Graeme Stones and John Strachan, eds. Parodies of the Romantic Age. 5 vols. London, Pickering & Chatto, 1999. ISBN: 1851964754. Price: £395 (US$650).[Record]

  • Seamus Perry

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  • Seamus Perry
    Glasgow University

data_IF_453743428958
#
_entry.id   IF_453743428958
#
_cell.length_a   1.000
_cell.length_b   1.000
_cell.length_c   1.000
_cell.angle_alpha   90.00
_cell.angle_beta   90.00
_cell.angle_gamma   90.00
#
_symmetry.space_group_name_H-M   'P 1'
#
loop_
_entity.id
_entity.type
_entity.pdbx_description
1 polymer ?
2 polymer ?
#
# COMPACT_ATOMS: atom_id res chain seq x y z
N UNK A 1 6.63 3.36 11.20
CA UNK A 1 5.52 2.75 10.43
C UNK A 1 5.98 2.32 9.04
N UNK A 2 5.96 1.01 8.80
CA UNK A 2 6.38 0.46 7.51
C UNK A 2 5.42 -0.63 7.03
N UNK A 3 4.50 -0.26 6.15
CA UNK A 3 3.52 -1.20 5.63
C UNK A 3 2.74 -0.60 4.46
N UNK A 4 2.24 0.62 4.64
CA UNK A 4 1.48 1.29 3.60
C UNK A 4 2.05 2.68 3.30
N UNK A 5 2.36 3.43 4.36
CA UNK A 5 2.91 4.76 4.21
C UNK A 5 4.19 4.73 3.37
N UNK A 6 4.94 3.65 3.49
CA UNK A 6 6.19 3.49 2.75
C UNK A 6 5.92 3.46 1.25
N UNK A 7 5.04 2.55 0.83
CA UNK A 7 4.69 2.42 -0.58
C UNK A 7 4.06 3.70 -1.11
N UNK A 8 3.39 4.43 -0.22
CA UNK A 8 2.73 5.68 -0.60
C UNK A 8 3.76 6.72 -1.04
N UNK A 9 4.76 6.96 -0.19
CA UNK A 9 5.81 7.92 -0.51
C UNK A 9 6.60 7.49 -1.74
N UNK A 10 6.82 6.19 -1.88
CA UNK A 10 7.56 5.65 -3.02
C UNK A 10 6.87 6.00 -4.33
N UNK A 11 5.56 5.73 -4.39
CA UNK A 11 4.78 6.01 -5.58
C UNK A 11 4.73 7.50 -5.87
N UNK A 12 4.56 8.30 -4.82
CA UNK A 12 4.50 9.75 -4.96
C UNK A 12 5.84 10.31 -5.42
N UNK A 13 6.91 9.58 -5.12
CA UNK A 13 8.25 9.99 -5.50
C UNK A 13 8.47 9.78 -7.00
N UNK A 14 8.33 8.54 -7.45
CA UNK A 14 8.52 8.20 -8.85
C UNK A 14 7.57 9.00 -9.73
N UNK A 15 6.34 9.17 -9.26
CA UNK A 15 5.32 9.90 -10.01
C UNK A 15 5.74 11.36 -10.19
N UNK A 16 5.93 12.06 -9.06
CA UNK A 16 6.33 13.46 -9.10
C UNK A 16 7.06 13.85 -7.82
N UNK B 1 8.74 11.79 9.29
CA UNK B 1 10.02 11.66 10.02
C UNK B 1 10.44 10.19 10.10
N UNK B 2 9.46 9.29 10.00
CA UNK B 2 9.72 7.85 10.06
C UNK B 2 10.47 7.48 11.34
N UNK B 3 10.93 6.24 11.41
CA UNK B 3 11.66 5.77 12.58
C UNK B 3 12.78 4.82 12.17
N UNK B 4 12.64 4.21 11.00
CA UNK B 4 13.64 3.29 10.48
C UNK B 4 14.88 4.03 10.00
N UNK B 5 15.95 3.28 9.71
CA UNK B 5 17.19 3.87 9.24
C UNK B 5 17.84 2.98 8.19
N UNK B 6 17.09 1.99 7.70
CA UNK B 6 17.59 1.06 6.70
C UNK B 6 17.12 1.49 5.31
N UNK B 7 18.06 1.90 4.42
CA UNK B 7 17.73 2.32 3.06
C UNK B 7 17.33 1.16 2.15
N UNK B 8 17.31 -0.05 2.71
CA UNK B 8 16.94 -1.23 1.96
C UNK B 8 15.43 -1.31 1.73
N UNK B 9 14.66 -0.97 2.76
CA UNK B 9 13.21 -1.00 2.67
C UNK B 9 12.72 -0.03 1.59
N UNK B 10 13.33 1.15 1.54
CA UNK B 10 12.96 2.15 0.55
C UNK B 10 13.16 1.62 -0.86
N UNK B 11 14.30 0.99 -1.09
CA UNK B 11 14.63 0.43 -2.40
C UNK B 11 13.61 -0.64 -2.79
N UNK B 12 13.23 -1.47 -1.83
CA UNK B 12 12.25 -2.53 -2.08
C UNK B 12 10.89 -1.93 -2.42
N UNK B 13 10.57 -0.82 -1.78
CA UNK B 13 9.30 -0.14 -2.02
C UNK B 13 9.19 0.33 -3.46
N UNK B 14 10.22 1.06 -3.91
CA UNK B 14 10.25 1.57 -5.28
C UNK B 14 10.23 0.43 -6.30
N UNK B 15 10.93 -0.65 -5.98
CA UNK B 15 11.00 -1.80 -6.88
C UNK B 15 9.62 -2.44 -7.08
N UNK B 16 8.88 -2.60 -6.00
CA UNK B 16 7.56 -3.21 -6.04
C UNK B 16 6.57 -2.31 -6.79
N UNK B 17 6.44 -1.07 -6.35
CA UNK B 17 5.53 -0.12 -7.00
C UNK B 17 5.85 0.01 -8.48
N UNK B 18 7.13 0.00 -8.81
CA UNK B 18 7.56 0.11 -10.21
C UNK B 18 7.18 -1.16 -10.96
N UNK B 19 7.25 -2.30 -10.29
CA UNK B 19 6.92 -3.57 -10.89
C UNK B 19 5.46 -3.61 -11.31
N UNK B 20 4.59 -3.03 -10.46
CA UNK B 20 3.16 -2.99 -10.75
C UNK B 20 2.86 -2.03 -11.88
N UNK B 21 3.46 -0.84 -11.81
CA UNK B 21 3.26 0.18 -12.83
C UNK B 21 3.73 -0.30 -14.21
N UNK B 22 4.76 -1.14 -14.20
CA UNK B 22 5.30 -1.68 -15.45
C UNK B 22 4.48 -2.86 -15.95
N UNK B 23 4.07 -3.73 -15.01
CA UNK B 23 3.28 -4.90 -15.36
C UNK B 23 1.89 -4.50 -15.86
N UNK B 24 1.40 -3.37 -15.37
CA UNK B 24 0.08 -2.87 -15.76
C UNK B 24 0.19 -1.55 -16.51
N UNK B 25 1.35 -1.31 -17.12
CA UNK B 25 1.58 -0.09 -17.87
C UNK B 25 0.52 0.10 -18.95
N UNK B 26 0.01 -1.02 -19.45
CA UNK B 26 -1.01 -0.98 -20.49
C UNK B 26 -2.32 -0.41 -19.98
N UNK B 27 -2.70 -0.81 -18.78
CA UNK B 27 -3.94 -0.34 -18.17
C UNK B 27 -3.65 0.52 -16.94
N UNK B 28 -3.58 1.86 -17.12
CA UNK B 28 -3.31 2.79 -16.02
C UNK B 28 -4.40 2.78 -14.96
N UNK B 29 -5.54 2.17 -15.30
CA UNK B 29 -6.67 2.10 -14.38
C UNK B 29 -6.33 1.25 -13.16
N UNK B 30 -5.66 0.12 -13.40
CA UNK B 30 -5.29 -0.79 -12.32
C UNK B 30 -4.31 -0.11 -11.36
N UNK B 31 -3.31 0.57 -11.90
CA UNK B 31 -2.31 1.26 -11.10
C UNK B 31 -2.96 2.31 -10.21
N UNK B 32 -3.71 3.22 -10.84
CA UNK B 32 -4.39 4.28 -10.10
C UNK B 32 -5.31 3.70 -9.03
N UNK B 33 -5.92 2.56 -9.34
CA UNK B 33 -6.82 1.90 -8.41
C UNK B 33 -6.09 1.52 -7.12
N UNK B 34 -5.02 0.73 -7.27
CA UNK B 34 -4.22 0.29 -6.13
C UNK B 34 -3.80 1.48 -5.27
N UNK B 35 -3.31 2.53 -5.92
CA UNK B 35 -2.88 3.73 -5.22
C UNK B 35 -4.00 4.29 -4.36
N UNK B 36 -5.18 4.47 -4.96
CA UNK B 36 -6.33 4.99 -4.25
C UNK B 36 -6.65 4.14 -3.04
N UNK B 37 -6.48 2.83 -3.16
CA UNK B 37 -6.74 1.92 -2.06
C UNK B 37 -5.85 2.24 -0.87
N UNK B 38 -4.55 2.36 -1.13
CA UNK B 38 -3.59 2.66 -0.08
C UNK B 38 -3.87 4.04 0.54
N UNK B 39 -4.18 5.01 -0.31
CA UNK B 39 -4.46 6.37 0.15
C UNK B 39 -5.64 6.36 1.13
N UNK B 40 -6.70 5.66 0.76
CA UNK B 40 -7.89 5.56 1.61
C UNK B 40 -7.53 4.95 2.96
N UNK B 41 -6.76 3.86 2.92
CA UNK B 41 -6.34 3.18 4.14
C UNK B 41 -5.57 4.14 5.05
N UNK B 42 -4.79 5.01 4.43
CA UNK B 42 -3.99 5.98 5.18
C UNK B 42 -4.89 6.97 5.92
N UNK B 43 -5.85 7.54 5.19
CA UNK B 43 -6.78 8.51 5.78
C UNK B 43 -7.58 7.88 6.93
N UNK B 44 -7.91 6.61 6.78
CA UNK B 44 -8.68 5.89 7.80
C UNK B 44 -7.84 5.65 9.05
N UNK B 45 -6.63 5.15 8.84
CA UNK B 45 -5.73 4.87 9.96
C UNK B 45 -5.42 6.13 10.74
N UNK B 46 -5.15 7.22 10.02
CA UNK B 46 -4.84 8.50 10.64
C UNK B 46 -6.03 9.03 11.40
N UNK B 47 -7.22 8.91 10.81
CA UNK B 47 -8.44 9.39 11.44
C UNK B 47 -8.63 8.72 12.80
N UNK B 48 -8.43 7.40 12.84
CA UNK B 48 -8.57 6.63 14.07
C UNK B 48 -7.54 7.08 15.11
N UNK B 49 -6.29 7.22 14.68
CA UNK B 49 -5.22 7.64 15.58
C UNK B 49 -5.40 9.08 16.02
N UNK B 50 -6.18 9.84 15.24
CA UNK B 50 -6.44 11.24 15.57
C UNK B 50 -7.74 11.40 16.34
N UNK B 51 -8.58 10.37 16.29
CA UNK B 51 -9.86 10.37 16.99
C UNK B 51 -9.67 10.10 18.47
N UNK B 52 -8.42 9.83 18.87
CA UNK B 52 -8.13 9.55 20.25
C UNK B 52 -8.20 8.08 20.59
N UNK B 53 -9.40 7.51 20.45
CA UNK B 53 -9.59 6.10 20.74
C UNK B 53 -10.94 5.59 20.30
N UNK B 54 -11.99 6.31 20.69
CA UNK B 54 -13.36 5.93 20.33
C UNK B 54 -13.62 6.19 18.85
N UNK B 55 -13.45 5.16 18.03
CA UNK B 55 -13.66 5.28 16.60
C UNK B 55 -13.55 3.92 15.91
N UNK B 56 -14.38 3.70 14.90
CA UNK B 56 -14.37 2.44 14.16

This handsome and well-set edition is full of delights and information; but since it has a slightly unusual arrangement, I had better start with that before I pick some plums. It is, in effect, three books amalgamated. Volume one is an edition (by Graeme Stones) of the poetry (and some of the prose) of the Anti-Jacobin of 1797-8; volume three is an edition (by John Strachan) of Warreniana, an obscure volume of clever parodies by William Frederick Deacon, published in 1824; and volume five (also Strachan's work) is an annotated Rejected Addresses, a once famous book of parodies and skits by Peter Patmore (father of Coventry) first published in 1826. That leaves volumes two and three, which are more miscellaneous: the second is John Strachan's gathering of poetic parodies, and the third (mostly) Graeme Stones's of prose, which covers a wide field: excerpts from novels but much else (including a piece of blank verse). The edition has a heterogeneous quality, then, as though about several tasks at once; and editorial intensity varies too, appropriately. The first, fourth, and fifth volumes are full-blown scholarly texts, with sometimes every glancing allusion to the parodied text resourcefully tracked down and noted in the footnotes; while the second and third are well-chosen, amused, informed, readerly selections, in the grand tradition of a compiler like Dwight Macdonald (no higher praise from this reviewer). Heterogeneity in this case proves more of a strength than a limitation, registering an open-mindedness to the intrinisic problems which is entirely wise. 'Parody', like 'romantic', is an unforgiving category, so the editors were facing a doubled-up problem when it came to devising a policy about what to include. No one fights much about romanticism any more, and the period here stretches forward to a Victorian spoof of Charlotte Brontë—a very good one, which I cannot suppose anyone will object to on principle. But the obscurities of parody are more testing, not least because the term has featured so prominently as a kind of norm of 'discourse' (which is to say, 'reality') in much attentively modernist and post-modernist theorising. The editors are suitably conscientious about the difficulties in their introductions and head-notes: Graeme Stones, particularly, in his 'General Introduction', makes refinements and enters some thoughtful discriminations. His approach in this lively and ranging essay is not especially historical: 'parody' (a very coherent-sounding abstract noun which he animates with habits and traits) seems something like a trans-historical impulse of the mind. Its 'disregard for originality' is counter-balanced by a 'disrespect for authority' that encompasses its own authority, so that 'parody' becomes the quality of those texts that view their own capacity to assert with an in-built suspicion: this sounds like parody-as-deconstruction; and connections made with Bakhtin and the meta-narrative novel tend to confirm that vigorously rhetorical account of the idiom. At the same time, of course, parodies importantly exist in relationship to pre-existing texts, with a temper (as the 'Introduction' puts it, nicely) of 'sympathy-in-difference', which draws Stones towards Bloom's revisionary ratios for a description of the parodic process; and they also often exist in relation to pressing historical circumstance. Now, I do not say that these descriptions are mutually exclusive; but they do each imply the critic looking in a different direction: within the parody for its own sceptical disposition, without the parody for its revisionary adroitness, or for the current situation upon which it is commentating. I agree, none of this is more than the old and irresolved tussle between text and context, which we might discover (less squarely faced than Stones does here) anywhere in literary criticism; but …